This study aimed to investigate the science curricula of Indonesia, Vietnam, and Thailand. This study was undertaken to compare science curricula and determine which scientists’ current practices, such as hypothesizing, are represented in science curricula. A cross-case analysis was carried out using the junior science curriculum (ages 12–14) of these countries. The analysis revealed similarities in the science curriculum, including that the purpose of the science curriculum is to develop scientific literacy. The junior secondary science curriculum content tends to consist of biology, physics, chemistry, and earth and space sciences. Students are prescribed no more than 10 hours/week, and each science curriculum displays processes commonly associated with scientific experimentation and, to a lesser degree, modeling. Student-centered learning and inquiry are promoted as the main approaches in the science curriculum, and learning outcomes are assessed by teachers using exam-based and non-exam methods both as a formative and summative assessment. The analysis uncovered key differences. One example of key differences is the purposes of the science curriculum. Indonesia includes spiritual attitude and making decisions in daily life. Vietnam includes awareness of natural science. Thailand includes nationalism, life skills, and creativity. Integrated science is included only in Indonesia’s curriculum. It was found that Indonesian students have more time to learn science than other countries, followed by Vietnamese and Thai students. Vietnam’s curriculum clearly includes practices involving judgment about data, revision of ideas, and constructing explanations. Indonesia promotes a scientific approach. Vietnam promotes the scientific method, whereas Thailand promotes the scientific method and scientific inquiry as to their main pedagogical approaches. Finally, Indonesia and Thailand have large-scale assessments at the national level for graduation requirements on science subjects. However, there is no apparent national science examination in Vietnam at the junior level. These ostensible alignments suggest that science curriculum development is increasingly global and that there is evidence of unified representations of practices associated with science. The study will be of significance to science educators, government ministries, and international bodies of education who seek to develop science curricula.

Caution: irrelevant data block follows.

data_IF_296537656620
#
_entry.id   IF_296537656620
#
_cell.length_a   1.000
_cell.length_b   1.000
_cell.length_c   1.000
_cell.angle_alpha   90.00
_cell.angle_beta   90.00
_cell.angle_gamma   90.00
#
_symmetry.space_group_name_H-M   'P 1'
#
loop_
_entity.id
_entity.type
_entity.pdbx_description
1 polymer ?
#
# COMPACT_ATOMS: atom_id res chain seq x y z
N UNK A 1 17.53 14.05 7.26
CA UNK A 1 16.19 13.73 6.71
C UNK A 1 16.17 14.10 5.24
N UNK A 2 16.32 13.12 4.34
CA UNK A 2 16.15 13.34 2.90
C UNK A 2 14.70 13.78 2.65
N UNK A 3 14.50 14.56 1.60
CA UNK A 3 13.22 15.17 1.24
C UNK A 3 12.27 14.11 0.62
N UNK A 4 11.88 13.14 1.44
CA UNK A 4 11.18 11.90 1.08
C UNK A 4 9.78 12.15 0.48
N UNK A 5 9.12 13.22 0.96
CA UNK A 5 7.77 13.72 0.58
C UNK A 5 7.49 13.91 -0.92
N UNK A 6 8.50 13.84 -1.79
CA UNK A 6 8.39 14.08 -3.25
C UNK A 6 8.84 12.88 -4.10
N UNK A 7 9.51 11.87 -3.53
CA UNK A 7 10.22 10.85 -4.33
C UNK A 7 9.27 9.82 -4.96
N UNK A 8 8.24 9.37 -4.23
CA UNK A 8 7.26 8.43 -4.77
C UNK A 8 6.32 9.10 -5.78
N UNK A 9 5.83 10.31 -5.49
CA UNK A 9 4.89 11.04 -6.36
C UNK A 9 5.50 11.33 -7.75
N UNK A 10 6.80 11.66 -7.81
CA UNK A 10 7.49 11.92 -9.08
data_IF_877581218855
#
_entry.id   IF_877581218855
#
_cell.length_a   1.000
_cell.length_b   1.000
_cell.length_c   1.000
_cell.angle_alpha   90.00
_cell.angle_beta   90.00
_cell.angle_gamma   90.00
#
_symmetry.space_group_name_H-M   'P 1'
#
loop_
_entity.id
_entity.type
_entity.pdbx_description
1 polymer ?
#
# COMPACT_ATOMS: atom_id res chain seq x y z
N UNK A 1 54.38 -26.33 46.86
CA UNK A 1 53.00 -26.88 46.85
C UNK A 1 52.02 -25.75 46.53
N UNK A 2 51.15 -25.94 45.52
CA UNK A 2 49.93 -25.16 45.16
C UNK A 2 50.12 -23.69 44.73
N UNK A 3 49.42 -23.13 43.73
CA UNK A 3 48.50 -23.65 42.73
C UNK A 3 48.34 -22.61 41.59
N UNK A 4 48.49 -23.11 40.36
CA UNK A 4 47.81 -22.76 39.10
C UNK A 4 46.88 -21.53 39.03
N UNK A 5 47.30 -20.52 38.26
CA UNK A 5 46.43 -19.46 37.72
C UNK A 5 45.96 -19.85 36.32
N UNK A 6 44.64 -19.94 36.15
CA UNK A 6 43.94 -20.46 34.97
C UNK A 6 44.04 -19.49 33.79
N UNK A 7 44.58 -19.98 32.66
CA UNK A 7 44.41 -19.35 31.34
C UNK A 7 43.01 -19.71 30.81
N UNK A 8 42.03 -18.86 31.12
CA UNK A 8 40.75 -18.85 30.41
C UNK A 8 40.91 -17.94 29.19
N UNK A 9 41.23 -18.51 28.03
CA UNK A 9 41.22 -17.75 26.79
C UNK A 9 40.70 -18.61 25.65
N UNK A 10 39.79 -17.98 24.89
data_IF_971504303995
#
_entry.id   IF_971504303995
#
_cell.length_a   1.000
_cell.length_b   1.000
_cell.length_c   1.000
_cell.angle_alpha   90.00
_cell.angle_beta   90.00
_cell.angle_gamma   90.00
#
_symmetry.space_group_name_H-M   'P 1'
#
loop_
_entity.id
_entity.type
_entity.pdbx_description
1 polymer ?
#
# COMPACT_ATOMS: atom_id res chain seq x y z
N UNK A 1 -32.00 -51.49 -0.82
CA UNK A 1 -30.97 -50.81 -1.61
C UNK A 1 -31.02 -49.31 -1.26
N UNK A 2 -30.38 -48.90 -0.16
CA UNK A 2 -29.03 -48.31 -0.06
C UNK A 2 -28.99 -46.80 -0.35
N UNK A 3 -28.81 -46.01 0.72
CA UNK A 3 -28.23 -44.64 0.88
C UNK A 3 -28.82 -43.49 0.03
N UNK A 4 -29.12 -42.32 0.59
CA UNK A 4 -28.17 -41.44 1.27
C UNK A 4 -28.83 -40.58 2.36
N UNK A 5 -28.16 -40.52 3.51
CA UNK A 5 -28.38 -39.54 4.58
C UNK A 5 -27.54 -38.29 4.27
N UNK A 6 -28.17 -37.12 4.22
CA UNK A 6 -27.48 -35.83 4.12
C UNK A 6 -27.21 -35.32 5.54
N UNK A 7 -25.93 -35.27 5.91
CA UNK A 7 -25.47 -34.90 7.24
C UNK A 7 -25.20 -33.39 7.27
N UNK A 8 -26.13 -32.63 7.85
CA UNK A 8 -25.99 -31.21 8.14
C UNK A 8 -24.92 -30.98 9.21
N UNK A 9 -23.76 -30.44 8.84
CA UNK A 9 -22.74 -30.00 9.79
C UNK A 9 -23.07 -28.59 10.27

|Number of pages||20|
|Journal||Asia-Pacific Social Science Review|
|Publication status||Published - Jun 2022|
- science curriculum
- comparative research